Aidan Hehir responds to Adrian Gallagher’s recent blog post for ECR2P, arguing that RtoP provides no added value for delegitimising Russia’s invasion of Ukraine.
Adrian Gallagher’s article makes the case that the international response to Russia’s invasion of Ukraine proves that RtoP is ‘important and is needed’. Drawing on Doyle’s argument, Gallagher claims that RtoP serves not just as a license to act but also as a ‘leash’ that can ‘delegitimise the wrong type of action taken under the name of mass atrocity prevention’. Because Putin ‘has not been able to manipulate the idea of genocide prevention’ he has faced an international backlash and ‘has lost all sense of legitimacy’. Thus, Gallagher concludes, ‘Rather than shun and/or mock the RtoP norm, academics and policymakers should consider its potential for constraining forcible interventions in international society’.
Much of what Gallagher says is true; Putin has failed to win international support; he has lied repeatedly; he has not sought to pursue his claims through the established legal channels (because he knows he is lying); established laws/norms enable us to determine what is legal/acceptable behaviour. But the idea that RtoP’s efficacy has been demonstrated by the response to the Russian invasion of Ukraine is not credible. Below I take issue with Gallagher’s two main claims; first that RtoP has enabled observers to understand that the invasion was illegal/immoral, second that RtoP serves as a “leash”.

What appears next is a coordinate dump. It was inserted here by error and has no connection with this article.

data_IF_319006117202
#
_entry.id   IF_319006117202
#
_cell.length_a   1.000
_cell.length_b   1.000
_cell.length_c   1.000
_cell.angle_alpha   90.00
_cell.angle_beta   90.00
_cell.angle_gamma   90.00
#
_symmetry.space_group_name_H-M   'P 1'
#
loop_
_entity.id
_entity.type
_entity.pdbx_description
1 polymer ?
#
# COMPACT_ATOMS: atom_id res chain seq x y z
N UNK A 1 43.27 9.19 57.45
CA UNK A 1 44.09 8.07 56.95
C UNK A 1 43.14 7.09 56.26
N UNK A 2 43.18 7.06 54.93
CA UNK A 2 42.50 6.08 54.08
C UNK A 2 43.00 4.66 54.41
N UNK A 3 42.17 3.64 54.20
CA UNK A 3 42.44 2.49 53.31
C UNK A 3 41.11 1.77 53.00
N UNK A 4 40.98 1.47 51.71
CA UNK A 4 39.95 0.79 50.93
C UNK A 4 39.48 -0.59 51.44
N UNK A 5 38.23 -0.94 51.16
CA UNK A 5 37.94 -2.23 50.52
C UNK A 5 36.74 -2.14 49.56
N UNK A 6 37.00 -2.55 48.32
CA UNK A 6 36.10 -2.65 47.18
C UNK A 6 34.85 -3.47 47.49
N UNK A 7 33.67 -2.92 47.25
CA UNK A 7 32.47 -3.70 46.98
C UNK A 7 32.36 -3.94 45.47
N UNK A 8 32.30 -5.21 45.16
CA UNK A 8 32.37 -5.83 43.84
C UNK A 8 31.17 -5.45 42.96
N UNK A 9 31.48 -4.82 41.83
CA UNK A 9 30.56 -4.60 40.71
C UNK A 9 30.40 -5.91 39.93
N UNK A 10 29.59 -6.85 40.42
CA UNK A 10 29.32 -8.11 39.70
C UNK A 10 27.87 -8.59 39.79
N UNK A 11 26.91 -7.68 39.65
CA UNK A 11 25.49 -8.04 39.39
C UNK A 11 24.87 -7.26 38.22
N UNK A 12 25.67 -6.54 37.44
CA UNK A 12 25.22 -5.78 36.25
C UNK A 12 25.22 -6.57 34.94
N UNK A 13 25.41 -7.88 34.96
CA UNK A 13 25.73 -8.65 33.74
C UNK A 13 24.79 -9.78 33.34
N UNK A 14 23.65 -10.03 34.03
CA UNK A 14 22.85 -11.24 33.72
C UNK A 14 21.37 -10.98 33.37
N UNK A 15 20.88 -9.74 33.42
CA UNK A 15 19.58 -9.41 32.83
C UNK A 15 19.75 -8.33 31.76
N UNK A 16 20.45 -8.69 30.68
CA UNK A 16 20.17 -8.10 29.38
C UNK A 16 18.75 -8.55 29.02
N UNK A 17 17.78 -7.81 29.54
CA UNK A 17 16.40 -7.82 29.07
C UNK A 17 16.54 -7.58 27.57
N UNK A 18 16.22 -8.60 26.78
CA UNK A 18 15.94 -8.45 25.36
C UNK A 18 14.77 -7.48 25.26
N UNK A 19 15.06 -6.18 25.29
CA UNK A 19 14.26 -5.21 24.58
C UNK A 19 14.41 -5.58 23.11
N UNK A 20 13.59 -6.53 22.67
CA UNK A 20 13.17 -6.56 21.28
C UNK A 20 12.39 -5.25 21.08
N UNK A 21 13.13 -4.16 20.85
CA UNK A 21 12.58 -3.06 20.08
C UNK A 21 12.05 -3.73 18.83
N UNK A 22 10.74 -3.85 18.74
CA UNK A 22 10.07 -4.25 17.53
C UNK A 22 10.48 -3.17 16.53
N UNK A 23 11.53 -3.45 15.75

RtoP: No Added Value
Throughout the article Gallagher rightly argues that we can utilise international law to expose Putin’s bogus claims and condemn his actions. But it is perfectly possible to make this argument without ever mentioning RtoP. For example, Gallagher claims, ‘one may say we all know that Putin is lying but the RtoP and the Genocide Convention help us understand and evidence this’. Remove the reference to RtoP and the sentence still makes sense. So, we must ask: in what way did RtoP help anyone better understand that Russia’s actions were illegal and immoral?
As Gallagher well knows, RtoP has not in any way changed international law; the laws proscribing aggression and genocide pre-date RtoP as do the processes by which we determine whether either has occurred. Because these laws exist, Russia’s actions are obviously illegal and immoral. RtoP cannot take any credit for enabling people to come to this conclusion as the framework for determining the legitimacy of such actions was in place long before RtoP. Indeed, beyond the insular, self-referential mini industry that has sprung up around the concept, few have mentioned RtoP in connection with this case; the pre-existing legal framework has been the referent point for those condemning Russia. Indicatively, there is not a single reference to RtoP in any of the statements made at the General Assembly debate on the invasion of Ukraine, and the UN Secretary General didn’t mention it either.
Gallagher also claims that RtoP is a “norm” that acts as a “leash” which stops states from engaging in actions that cannot be justified under RtoP. But, if states feared the international opprobrium they would incur for violating RtoP so much that they dared not do so, then we would live in a very different world. Unfortunately, since RtoP was created, atrocity crimes and human rights violations have increased. In reality, RtoP serves as neither a leash nor a licence because it is lifeless.